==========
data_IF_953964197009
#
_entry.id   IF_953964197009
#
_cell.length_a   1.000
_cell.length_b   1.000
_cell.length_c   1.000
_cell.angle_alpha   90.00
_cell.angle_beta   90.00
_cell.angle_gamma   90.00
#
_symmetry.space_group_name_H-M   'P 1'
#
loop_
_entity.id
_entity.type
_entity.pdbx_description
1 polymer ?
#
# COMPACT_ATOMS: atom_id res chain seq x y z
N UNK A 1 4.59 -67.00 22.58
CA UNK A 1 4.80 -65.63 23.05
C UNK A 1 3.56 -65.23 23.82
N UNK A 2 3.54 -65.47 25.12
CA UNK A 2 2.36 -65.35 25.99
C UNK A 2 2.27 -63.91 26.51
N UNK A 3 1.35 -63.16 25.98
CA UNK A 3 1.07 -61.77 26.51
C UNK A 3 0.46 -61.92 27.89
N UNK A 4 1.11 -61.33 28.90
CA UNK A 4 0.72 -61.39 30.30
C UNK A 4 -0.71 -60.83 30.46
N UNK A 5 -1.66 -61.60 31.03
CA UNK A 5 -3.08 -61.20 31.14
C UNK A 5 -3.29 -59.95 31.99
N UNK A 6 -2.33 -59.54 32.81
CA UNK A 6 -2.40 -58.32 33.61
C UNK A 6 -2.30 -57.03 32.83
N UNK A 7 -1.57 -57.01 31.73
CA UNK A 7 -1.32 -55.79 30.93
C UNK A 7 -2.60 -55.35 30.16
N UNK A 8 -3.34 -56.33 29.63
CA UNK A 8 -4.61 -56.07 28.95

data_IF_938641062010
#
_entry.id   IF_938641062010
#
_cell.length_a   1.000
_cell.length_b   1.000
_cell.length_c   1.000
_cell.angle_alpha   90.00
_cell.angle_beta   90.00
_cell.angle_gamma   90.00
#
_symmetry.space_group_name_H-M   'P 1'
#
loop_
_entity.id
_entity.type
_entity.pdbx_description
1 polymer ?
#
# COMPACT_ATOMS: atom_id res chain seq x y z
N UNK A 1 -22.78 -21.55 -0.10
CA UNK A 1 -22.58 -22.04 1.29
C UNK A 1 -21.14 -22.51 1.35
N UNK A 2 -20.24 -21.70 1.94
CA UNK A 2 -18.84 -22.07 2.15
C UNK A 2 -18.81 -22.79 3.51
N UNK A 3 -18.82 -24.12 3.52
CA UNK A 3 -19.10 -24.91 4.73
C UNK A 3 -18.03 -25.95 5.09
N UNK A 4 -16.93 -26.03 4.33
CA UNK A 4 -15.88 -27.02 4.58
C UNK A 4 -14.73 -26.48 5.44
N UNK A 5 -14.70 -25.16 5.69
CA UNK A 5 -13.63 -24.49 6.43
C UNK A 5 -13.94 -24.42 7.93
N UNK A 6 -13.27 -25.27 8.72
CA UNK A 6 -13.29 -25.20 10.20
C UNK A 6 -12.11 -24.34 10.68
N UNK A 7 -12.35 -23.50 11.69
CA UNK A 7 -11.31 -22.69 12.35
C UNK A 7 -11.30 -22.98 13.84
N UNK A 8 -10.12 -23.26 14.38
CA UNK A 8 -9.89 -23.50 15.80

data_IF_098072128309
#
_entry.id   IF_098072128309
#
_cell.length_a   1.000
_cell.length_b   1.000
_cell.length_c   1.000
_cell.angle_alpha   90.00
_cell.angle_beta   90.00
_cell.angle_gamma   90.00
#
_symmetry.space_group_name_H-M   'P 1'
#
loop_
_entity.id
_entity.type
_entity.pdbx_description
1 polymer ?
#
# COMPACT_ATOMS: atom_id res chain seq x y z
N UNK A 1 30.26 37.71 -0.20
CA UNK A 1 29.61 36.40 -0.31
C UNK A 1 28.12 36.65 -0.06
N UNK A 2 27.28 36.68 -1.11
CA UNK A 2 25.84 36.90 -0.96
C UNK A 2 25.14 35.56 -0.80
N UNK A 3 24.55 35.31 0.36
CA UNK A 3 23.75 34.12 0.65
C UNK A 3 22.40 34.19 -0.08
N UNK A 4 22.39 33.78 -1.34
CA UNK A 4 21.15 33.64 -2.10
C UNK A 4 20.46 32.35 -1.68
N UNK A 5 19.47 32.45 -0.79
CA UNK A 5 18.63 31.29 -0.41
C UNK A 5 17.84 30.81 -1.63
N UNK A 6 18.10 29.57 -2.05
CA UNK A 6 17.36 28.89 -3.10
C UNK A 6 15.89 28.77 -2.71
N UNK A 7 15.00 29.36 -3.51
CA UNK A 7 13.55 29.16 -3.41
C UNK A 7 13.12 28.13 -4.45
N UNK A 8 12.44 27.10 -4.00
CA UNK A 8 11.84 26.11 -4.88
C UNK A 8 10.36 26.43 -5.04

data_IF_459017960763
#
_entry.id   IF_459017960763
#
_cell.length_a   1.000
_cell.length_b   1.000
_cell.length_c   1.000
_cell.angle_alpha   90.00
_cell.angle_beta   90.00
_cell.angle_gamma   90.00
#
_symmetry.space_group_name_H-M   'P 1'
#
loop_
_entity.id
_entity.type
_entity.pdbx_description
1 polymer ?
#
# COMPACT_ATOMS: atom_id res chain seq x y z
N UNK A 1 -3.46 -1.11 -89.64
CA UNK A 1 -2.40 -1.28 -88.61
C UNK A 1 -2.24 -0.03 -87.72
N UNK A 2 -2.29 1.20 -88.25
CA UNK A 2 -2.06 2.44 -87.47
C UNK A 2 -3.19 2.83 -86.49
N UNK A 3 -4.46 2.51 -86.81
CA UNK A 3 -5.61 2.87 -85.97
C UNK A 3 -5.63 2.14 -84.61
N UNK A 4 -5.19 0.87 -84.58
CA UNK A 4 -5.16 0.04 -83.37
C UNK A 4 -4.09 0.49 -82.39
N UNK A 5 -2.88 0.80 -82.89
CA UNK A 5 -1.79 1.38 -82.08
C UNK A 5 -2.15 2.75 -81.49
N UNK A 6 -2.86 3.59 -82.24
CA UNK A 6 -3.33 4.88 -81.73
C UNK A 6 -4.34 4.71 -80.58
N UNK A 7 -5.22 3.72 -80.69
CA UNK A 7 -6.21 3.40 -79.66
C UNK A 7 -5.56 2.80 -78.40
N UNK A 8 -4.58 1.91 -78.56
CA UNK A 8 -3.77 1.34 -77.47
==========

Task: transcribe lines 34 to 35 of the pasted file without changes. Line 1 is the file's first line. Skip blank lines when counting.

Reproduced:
CA UNK A 5 -3.08 -61.20 31.14
C UNK A 5 -3.29 -59.95 31.99